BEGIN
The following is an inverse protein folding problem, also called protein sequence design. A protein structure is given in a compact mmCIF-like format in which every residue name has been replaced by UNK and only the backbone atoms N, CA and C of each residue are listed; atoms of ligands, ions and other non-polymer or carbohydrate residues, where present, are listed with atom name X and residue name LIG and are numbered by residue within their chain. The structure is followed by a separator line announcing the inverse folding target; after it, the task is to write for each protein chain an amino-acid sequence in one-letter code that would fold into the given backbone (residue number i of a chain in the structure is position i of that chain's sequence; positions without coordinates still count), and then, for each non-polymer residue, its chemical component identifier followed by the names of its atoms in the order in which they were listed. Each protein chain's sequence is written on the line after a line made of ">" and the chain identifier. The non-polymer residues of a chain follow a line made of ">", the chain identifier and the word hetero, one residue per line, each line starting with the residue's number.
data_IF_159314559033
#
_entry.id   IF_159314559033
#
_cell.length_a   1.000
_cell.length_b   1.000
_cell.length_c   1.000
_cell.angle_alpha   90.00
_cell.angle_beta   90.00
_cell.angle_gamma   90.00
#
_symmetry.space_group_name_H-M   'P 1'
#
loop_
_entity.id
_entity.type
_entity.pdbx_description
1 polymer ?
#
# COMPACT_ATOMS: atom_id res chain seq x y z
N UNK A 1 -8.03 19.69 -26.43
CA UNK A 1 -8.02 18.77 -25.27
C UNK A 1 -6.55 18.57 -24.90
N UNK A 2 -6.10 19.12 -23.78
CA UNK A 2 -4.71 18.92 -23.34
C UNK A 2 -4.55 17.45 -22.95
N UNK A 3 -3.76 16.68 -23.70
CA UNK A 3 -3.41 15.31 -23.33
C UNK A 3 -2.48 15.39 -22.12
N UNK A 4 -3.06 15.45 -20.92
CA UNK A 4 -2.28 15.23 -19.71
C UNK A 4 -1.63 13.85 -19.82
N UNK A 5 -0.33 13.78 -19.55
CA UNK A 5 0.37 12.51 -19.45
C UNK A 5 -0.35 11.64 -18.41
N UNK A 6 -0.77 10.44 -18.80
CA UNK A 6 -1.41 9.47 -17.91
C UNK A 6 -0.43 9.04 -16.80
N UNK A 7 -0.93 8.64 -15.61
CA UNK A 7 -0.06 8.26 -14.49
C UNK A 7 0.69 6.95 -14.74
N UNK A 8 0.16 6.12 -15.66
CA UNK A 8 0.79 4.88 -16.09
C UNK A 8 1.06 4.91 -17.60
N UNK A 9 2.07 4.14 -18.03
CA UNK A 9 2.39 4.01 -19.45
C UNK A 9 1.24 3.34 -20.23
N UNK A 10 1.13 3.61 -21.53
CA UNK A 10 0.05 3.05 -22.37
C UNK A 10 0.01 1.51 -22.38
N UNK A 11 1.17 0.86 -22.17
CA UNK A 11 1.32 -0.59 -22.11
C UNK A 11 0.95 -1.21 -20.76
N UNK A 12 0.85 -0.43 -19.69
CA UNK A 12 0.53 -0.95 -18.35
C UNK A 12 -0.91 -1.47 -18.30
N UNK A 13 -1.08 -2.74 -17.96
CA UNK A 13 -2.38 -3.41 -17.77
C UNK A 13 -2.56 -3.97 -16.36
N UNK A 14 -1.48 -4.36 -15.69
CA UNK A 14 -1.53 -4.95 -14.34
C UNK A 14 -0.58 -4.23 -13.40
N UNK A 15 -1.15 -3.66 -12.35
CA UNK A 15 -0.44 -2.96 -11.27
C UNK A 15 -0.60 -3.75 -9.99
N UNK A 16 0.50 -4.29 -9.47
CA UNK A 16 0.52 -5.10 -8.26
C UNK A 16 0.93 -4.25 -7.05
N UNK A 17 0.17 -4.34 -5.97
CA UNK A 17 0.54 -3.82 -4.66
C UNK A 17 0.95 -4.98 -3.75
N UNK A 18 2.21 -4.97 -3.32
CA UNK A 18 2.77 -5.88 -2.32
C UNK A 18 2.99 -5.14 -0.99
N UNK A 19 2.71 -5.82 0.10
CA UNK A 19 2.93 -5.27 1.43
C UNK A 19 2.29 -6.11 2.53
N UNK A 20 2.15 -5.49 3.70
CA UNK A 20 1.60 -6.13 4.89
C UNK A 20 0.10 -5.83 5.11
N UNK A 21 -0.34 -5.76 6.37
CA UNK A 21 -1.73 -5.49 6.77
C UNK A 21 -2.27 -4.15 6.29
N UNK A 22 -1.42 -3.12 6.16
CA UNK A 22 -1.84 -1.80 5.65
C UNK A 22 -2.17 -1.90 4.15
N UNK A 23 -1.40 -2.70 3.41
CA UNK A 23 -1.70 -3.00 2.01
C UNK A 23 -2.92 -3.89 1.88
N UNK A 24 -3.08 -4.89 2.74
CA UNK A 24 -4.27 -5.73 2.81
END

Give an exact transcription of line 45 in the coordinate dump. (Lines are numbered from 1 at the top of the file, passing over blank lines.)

C UNK A 8 1.06 4.91 -17.60